5 Reasons Why Lukewarm (Cold) Coffee Is So Bad

black coffee lukewarm in mug

The difference between a fresh cup of coffee and one that’s left to get cold is clear to most people. But what’s not so obvious is why the taste changes so dramatically. The ingredients are the same. One reason is actually part of our basic survival mechanism, but more on that in a moment.

Cold coffee tastes bad because our taste receptors pick up the bitterness of the coffee easier at lower temperatures. Coffee also becomes stale as it oxidises in the water and environment. The flavor deteriorates as soon as the solubles mix with the air. The flavor of the milk also gets more bitter.

So when we drink coffee between the temperatures of 68 to 95°F we taste all the bitter flavors of the coffee, bitterness that we wouldn’t have tasted if we drank it while it was still hot, at least over 95°F.

The higher temperatures cause some of the bitter taste receptors to be inactive, allowing you to enjoy the more of the pleasant flavors the coffee offers.

That’s a very basic explanation of why cold coffee doesn’t taste good, but there’s actually a lot more to it than that.Below, we look at the primary reasons cold coffee is so different to hot. We also investigate iced coffee and cold brew, to see what makes them completely different from each other.

The 5 Main Reasons Cold Coffee Tastes Bad

While there are many reasons, and it differs based on preferences, there are 5 most likely reasons that cold coffee tastes worse than hot or iced coffee.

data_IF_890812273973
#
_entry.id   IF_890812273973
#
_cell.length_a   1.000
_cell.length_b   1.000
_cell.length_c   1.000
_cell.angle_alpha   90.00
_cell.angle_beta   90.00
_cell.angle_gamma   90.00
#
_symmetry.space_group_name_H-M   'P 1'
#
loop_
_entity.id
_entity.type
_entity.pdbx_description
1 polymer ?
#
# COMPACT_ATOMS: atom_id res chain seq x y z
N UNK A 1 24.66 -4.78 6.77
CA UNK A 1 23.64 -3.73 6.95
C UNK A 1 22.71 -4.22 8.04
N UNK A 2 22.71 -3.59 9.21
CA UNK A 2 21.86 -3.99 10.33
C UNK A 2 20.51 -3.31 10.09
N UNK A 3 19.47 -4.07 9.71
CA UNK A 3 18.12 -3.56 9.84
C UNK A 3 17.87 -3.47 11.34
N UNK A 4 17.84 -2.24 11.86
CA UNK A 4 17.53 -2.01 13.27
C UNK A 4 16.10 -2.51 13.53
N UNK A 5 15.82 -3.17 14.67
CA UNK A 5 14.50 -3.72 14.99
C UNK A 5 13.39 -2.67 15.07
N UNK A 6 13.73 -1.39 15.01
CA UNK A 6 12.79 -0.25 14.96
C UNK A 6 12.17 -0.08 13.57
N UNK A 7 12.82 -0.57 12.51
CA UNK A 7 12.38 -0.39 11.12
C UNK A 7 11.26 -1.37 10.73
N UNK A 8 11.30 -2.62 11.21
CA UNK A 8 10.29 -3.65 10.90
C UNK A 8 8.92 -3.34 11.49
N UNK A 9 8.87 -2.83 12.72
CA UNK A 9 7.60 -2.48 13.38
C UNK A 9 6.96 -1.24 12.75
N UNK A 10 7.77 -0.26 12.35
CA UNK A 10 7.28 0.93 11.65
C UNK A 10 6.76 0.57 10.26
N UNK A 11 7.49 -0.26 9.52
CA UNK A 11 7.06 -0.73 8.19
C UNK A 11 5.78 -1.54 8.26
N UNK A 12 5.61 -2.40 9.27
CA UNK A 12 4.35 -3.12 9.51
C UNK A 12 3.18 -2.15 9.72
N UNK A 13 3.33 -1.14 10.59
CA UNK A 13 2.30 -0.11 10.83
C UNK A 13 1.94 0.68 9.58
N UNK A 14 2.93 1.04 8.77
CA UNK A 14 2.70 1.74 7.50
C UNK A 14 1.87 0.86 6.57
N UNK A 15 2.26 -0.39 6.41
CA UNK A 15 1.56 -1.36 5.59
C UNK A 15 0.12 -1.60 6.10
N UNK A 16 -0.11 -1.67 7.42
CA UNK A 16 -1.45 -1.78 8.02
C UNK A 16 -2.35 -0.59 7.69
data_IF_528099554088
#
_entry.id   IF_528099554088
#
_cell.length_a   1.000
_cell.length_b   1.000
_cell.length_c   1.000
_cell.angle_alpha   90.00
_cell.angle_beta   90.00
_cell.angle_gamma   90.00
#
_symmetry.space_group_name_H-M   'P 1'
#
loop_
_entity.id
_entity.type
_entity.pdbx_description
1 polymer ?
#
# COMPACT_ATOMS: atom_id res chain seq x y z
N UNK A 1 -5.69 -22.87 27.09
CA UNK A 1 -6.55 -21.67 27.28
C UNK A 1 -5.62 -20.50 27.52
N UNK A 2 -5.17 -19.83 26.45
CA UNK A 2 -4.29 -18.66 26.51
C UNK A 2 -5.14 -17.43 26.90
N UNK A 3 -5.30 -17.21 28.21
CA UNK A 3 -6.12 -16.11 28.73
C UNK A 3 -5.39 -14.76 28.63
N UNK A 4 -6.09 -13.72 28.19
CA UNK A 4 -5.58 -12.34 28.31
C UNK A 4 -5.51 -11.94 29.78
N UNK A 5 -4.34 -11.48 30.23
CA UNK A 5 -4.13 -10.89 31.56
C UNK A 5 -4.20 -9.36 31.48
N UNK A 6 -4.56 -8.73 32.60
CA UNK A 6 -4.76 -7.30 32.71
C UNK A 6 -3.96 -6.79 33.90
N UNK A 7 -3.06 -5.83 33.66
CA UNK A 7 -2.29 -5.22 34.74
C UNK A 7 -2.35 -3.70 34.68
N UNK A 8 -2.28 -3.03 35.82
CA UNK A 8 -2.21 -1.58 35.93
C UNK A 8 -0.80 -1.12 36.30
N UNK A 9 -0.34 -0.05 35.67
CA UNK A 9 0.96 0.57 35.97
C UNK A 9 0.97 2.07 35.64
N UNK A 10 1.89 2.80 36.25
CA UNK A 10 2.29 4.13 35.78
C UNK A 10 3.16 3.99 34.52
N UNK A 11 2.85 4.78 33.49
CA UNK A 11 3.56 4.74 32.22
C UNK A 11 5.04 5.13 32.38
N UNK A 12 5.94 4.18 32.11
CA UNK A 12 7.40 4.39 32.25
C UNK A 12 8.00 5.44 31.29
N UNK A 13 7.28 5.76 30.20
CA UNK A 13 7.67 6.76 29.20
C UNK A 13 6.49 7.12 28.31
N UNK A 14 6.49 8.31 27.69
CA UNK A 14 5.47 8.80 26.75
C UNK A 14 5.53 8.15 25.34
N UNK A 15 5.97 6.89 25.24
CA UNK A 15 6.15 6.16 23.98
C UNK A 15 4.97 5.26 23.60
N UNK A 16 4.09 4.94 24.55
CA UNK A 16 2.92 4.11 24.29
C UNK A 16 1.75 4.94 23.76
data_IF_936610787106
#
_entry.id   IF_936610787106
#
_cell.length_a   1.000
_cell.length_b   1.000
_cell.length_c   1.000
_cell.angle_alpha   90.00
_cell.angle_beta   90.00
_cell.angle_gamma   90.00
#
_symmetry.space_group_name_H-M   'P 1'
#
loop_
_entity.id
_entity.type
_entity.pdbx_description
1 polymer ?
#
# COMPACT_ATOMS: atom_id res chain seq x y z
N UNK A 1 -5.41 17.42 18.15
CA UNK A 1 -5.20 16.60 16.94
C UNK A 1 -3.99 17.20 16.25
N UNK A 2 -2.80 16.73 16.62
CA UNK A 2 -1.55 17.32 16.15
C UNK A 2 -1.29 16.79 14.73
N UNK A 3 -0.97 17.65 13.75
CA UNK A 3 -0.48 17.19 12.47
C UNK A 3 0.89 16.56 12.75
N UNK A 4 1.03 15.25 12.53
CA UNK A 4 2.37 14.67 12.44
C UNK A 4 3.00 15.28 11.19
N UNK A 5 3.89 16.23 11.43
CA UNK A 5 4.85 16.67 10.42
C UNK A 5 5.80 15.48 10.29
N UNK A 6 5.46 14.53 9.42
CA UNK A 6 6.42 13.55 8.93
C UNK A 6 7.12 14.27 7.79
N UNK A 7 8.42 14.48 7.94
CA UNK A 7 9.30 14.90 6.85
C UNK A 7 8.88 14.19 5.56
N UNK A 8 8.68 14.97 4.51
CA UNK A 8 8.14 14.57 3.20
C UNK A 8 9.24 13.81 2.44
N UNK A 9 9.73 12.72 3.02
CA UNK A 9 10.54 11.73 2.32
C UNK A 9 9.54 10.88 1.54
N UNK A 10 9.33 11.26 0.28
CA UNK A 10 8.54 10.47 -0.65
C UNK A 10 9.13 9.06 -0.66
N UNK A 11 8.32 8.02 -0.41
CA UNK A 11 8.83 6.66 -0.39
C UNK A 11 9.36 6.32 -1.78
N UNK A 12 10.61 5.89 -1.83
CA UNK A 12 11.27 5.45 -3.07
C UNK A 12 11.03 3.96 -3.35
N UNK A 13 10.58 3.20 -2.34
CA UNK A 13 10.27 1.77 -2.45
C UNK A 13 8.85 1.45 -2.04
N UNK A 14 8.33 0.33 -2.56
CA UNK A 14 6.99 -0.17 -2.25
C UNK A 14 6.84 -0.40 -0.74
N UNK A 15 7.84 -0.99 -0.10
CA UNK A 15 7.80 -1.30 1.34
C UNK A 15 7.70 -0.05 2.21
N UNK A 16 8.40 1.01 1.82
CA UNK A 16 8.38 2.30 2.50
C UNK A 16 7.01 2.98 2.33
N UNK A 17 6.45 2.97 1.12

1. Taste Buds Work Better At Lower Temperatures

Thousands of years ago, people weren’t sure of what they could safely eat or drink, so they relied on their senses of smell and taste. Foul smelling, bitter tasting food is naturally unappealing to most people because food of that nature in the wild is mostly toxic. It’s part of our built in survival mechanisms that prevent us from consuming toxic food.

By drinking your coffee while it’s still hot, well over 95°F, you prevent your taste buds from identifying the bitterness the coffee contains. Once it reaches the temperature of the environment, your taste buds will perform at their peak and detect the bitterness.

Our bitter taste receptors are much more sensitive than the others, which is why it tastes so bitter at a low temperature.

2. Oxidation Makes It Stale

From the moment beans are crushed, they begin to oxidise. The more the coffee has time to mix with air, the more stale and unpleasant it becomes. The pH of the coffee increases a bit during the oxidation process, adding to its bitter taste.

As long as you’re smelling your coffee’s rich aromas, it’s losing its taste. Even if you fill your flask to the brim with freshly brewed coffee, the water content has enough oxygen to make the coffee stale within an hour or less.

Everyone’s taste is unique, so some people may be ok drinking coffee that was made hours before, while others won’t give an hour old brew the time of day.

3. The Milk In The Coffee Starts To Turn

If you enjoy milk in your coffee, it will make it taste even worse if you’ve left it to stand for some time. Milk starts to go sour as soon as you pour it into your cup, which adds to the bitterness of old coffee.

4. It Doesn’t Smell As Good

According to some scientists, cold coffee tastes bad because it doesn’t smell as good as when it’s hot. The sense of smell plays a large part in the way we taste. Basically, if the coffee isn’t hot enough to give off a pleasant aroma, it won’t taste as good. The same applies to everything we consume.

5. You Ignore The Bitterness Easier When It’s Hot

With your mind focusing on whether the coffee is at a safe temperature to consume, the heat distracts your senses from the bitter taste. Your mind can play a huge part in the way you perceive taste.

I remember an experiment in school where a kid was blindfolded and given an apple to take one bite of… Except it wasn’t an apple, it was a raw potato polished up to feel like an apple. He took a bite and chewed it once or twice as the teacher asked him what he thought. Unphased he said, “it’s ok…” then she told him to take the blindfold off. When he saw the potato, his face turned from boredom to disgust. He promptly spat out the remainder of his bite into the bin.